NPR: That's just one of the unexpected and puzzling findings being reported by the Juno science team. by Joe Palca
'Juno arrived at Jupiter last summer. It's the first spacecraft to get a close-up look at the planet's poles. It's in an orbit that takes it skimming close to the cloud tops of the gas giant once every 53 days.
'After each close pass, the spacecraft sends a trove of data back to Earth.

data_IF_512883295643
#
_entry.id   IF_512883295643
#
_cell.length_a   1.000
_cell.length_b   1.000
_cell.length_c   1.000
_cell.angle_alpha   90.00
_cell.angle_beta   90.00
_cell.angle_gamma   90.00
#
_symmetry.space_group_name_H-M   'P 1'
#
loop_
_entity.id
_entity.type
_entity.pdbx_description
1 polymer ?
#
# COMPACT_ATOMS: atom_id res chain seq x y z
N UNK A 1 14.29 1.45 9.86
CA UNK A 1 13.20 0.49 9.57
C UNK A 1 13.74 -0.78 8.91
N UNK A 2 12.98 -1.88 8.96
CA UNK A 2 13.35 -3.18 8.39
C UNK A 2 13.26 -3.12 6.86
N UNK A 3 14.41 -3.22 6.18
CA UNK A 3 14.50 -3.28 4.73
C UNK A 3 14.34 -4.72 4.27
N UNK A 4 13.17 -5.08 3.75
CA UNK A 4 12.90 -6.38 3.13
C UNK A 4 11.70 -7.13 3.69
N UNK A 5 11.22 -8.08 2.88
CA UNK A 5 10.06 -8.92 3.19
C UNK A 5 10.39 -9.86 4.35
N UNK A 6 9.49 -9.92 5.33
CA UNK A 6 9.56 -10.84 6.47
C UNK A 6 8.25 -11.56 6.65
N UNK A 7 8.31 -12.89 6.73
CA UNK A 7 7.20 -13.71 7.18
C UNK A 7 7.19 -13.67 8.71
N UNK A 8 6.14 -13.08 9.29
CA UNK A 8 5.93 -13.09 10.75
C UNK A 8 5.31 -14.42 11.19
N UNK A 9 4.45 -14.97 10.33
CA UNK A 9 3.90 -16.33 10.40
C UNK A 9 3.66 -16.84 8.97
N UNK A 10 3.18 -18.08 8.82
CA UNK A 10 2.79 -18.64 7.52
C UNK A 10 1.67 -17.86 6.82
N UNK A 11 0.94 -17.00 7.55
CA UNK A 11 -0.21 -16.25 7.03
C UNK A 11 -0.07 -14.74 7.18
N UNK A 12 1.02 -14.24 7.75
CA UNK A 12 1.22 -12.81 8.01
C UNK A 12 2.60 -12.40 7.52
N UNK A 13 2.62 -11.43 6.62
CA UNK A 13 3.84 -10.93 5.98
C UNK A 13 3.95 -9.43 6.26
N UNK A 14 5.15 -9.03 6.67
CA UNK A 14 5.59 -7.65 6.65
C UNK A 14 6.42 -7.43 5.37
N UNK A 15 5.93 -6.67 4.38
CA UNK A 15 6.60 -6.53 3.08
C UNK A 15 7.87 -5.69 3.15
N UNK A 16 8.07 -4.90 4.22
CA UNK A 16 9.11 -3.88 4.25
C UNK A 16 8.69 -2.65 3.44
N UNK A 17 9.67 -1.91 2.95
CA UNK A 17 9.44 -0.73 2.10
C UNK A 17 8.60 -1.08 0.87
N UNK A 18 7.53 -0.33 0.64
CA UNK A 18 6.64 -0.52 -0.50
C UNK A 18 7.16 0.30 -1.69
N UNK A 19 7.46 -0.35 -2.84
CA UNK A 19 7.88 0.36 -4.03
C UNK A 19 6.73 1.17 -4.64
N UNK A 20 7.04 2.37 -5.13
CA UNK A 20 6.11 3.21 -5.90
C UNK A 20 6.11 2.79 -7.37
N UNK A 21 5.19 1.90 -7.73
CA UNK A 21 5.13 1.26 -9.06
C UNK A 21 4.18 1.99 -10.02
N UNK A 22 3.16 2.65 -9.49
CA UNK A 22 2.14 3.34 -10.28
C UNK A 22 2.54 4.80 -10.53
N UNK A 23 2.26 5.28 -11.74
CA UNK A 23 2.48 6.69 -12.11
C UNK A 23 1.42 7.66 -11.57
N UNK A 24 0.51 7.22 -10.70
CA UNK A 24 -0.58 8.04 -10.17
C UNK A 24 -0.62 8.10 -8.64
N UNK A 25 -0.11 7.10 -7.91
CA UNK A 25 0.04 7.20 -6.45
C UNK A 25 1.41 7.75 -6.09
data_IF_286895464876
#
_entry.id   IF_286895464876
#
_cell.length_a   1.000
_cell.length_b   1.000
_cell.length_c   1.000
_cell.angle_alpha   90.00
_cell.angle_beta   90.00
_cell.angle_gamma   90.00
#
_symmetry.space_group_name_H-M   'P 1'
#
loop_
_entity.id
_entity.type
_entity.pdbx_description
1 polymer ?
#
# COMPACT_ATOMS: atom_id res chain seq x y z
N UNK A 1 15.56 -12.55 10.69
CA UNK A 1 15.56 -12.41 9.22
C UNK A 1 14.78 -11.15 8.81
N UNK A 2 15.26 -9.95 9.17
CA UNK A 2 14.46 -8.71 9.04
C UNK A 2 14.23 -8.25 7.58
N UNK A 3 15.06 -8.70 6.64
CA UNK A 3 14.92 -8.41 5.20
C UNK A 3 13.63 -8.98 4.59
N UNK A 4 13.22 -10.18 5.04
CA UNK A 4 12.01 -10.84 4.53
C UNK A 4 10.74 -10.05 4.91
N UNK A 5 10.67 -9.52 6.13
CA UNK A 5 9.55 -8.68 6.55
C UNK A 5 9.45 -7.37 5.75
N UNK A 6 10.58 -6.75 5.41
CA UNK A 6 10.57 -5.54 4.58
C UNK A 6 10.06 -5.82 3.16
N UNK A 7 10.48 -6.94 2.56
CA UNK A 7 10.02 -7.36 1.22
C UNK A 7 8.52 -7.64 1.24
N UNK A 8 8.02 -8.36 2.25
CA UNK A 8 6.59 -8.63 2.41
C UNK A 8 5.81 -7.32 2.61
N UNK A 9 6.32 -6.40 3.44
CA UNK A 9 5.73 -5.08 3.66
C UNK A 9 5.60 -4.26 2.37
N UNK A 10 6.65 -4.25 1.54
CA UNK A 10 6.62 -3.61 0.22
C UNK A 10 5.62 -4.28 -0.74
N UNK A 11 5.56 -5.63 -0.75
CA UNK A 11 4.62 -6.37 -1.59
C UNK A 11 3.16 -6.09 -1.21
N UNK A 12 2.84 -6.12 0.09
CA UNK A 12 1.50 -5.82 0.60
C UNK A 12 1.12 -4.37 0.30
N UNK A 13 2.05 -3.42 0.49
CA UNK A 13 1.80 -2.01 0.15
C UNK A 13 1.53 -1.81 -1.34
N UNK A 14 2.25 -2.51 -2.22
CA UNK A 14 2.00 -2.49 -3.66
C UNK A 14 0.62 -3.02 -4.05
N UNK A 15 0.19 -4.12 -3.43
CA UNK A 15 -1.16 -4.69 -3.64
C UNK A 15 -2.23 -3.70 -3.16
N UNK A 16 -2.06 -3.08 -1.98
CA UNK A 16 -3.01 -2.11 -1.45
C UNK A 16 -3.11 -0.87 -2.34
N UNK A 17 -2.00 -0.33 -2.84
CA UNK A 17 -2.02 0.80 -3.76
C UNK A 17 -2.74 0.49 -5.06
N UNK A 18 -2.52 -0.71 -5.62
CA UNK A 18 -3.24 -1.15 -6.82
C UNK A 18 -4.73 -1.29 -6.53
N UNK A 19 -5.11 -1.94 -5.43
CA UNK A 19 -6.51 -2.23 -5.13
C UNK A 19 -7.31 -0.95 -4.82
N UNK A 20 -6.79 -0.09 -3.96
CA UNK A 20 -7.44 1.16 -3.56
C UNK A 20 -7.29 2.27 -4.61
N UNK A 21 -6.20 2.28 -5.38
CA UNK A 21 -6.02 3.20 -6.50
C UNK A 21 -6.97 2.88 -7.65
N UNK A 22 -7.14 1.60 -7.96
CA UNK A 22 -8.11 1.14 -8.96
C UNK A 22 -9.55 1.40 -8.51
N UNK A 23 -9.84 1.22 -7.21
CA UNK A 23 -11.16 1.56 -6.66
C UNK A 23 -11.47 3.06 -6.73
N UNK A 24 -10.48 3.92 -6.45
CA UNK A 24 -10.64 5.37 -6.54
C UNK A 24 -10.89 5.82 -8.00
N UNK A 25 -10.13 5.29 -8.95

'Scientists weren't expecting to see cyclones at the poles. "You point a camera at terra incognita on Jupiter, and 'surprise!' you get a surprise," says Cornell University's Jonathan Lunine, director of the Cornell Center for Astrophysics and Planetary Science and a member of the Juno science team.'